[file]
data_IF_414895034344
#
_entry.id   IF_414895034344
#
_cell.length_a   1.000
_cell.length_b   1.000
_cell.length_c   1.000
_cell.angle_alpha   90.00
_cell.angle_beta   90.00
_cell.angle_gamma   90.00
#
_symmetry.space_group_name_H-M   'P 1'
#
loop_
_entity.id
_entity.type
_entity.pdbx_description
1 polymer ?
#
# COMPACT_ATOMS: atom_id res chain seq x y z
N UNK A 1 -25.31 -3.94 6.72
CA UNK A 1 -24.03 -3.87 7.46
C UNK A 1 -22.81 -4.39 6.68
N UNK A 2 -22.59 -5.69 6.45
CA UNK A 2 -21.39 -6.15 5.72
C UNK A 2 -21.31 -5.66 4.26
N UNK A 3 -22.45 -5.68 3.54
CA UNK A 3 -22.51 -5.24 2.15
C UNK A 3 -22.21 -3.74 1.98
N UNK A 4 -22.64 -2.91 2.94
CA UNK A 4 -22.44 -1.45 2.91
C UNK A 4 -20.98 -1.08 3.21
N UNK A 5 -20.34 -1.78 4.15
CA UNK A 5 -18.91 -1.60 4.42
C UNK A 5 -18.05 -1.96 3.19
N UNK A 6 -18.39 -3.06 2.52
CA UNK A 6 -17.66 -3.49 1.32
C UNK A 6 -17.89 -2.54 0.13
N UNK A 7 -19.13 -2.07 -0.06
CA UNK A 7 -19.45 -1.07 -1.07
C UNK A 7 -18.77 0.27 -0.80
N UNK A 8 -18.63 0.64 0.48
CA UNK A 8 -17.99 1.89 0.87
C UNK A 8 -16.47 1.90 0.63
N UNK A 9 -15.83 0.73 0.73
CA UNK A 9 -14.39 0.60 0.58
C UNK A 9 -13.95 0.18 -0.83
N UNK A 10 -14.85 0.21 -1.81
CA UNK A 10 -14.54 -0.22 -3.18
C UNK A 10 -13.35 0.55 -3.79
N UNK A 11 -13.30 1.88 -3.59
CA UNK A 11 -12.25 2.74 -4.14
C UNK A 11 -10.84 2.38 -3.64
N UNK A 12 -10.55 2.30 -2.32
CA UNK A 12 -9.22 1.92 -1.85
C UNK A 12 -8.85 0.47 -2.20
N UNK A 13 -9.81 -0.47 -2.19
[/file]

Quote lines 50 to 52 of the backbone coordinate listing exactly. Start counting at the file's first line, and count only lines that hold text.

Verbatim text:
C UNK A 10 -13.35 0.55 -3.79
N UNK A 11 -13.30 1.88 -3.59
CA UNK A 11 -12.25 2.74 -4.14